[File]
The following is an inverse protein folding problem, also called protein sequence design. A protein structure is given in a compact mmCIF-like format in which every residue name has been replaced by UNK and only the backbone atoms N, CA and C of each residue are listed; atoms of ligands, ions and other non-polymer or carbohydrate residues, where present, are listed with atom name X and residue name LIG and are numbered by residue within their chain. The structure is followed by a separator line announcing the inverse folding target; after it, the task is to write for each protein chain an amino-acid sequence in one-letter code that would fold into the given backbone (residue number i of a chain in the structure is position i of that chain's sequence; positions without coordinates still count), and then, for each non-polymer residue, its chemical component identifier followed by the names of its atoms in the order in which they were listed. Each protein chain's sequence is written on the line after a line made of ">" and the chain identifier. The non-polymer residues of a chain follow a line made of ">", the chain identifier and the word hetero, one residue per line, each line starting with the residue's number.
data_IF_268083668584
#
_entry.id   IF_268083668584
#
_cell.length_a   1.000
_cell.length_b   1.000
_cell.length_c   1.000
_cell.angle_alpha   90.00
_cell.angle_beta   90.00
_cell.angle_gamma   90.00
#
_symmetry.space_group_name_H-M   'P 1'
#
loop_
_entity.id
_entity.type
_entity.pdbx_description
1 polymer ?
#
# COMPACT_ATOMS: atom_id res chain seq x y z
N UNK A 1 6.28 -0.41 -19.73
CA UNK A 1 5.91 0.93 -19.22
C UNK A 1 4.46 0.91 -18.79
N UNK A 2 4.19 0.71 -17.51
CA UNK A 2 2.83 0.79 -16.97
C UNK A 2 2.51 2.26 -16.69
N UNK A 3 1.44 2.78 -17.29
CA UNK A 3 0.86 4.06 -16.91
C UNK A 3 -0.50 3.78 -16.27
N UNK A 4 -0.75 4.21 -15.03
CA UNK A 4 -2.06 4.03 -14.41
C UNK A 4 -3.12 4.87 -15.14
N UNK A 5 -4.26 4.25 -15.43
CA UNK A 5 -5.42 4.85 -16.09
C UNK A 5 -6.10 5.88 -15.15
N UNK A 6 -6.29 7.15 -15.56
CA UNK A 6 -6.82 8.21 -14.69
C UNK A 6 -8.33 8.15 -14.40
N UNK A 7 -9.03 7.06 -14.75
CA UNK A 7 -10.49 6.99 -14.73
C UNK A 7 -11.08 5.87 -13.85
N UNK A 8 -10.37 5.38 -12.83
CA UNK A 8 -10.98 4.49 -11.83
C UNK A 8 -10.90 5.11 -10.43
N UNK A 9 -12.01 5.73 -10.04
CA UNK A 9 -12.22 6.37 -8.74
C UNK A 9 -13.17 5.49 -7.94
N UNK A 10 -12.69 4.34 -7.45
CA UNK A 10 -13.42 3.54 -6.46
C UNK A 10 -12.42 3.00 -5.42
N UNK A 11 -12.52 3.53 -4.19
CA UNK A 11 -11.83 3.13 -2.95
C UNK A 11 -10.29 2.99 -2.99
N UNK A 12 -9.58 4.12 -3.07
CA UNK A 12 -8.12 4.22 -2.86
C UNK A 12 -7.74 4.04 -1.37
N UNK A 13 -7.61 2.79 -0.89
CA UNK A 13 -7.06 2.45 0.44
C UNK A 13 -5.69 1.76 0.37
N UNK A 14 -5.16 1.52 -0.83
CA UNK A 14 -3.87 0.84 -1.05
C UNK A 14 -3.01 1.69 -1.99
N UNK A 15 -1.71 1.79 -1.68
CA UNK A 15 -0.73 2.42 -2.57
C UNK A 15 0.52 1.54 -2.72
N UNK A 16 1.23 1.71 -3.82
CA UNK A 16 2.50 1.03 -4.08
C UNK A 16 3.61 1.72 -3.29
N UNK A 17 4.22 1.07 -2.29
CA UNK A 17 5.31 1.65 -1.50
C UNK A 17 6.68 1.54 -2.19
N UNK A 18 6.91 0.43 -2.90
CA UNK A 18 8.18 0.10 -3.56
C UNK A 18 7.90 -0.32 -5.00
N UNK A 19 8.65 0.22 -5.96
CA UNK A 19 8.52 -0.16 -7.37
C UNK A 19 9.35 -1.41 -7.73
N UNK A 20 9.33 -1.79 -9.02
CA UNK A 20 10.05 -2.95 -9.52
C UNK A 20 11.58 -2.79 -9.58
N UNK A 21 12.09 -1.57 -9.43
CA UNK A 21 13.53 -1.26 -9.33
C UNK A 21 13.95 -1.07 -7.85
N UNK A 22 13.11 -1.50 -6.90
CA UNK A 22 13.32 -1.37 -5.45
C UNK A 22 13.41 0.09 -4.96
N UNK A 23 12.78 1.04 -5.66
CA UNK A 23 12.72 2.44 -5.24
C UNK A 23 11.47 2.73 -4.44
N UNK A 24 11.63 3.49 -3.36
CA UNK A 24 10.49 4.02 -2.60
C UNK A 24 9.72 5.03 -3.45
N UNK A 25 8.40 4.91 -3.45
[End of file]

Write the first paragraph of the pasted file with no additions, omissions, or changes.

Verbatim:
The following is an inverse protein folding problem, also called protein sequence design. A protein structure is given in a compact mmCIF-like format in which every residue name has been replaced by UNK and only the backbone atoms N, CA and C of each residue are listed; atoms of ligands, ions and other non-polymer or carbohydrate residues, where present, are listed with atom name X and residue name LIG and are numbered by residue within their chain. The structure is followed by a separator line announcing the inverse folding target; after it, the task is to write for each protein chain an amino-acid sequence in one-letter code that would fold into the given backbone (residue number i of a chain in the structure is position i of that chain's sequence; positions without coordinates still count), and then, for each non-polymer residue, its chemical component identifier followed by the names of its atoms in the order in which they were listed. Each protein chain's sequence is written on the line after a line made of ">" and the chain identifier. The non-polymer residues of a chain follow a line made of ">", the chain identifier and the word hetero, one residue per line, each line starting with the residue's number.